Thank God for all these hard working and loyal people. For without them, the ongoing struggle would have been much greater than otherwise.


Many improvements were made in the past 50 years. Here are just a few: new parish home was built, new alter table and appointments, new church robes, rugs in the church, stained glass windows, roof repairs, painting, church basement remodeling, landscaping, pointing of the church building and many, many more projects throughout the life of this church if to mention they would take many pages.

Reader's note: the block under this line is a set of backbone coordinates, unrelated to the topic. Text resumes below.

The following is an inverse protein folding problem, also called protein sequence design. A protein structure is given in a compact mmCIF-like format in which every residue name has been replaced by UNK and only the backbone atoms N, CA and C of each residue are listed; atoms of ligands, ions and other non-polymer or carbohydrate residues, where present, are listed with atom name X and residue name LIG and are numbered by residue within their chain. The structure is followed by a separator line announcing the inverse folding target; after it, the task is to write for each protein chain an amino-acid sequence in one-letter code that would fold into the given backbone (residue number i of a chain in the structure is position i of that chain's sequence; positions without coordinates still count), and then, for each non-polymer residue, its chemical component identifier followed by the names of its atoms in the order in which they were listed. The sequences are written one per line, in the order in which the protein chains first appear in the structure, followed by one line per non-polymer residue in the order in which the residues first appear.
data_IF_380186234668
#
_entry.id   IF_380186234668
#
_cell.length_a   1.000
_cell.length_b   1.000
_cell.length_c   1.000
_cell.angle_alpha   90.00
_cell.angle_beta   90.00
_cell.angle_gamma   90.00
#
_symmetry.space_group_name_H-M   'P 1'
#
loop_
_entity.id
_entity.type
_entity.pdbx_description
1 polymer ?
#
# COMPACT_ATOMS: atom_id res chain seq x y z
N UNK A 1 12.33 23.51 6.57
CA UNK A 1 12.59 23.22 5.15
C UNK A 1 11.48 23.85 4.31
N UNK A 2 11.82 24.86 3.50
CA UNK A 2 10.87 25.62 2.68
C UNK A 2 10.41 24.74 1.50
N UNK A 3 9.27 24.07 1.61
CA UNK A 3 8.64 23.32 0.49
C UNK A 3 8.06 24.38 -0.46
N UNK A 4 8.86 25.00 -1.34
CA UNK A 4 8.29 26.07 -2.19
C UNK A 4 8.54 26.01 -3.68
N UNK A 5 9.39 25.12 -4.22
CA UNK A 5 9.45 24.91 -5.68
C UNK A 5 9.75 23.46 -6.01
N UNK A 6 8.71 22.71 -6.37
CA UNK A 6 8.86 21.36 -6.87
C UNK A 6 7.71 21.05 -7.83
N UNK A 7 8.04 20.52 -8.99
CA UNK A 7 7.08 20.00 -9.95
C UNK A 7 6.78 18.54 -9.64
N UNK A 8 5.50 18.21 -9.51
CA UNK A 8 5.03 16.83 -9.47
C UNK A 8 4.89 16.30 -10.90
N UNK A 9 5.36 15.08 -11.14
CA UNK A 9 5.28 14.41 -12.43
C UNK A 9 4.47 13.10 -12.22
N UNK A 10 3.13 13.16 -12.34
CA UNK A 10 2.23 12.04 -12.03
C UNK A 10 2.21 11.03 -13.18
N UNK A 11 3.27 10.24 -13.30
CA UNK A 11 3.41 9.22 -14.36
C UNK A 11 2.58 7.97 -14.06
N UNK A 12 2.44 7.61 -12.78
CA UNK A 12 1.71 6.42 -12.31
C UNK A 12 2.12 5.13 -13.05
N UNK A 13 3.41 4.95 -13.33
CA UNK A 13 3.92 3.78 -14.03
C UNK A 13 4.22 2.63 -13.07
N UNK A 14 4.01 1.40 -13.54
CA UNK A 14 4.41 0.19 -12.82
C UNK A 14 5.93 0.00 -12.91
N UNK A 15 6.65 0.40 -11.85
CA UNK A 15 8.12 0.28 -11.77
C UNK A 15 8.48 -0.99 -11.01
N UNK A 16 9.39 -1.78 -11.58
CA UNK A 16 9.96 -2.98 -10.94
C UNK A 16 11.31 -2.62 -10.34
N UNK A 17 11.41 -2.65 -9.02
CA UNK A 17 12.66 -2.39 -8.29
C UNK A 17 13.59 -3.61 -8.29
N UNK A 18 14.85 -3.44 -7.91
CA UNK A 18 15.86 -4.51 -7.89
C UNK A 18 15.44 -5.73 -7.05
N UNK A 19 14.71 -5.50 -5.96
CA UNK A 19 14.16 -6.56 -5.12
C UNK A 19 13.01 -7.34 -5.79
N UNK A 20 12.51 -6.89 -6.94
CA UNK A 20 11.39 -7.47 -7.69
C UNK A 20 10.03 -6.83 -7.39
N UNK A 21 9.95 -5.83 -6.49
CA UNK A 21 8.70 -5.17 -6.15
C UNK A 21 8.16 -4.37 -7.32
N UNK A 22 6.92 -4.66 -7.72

Surely our Fore Fathers would be proud of all for being so loyal and faithful in having their visions and dreams fulfilled and preserved as well as we of the present have to be proud of what we have done as a Family of God. Praying that this house of God will continue for many, many years to come.



Serving Pittsburgh and the surrounding areas.

Nearby communities include Duck Hollow, Munhall, Squirrel Hill, Swisshelm Park, West Homestead, Whitaker.

St. Gregory Russian Orthodox Church    214 East 15th Avenue, Homestead, PA 15120    412-462-8256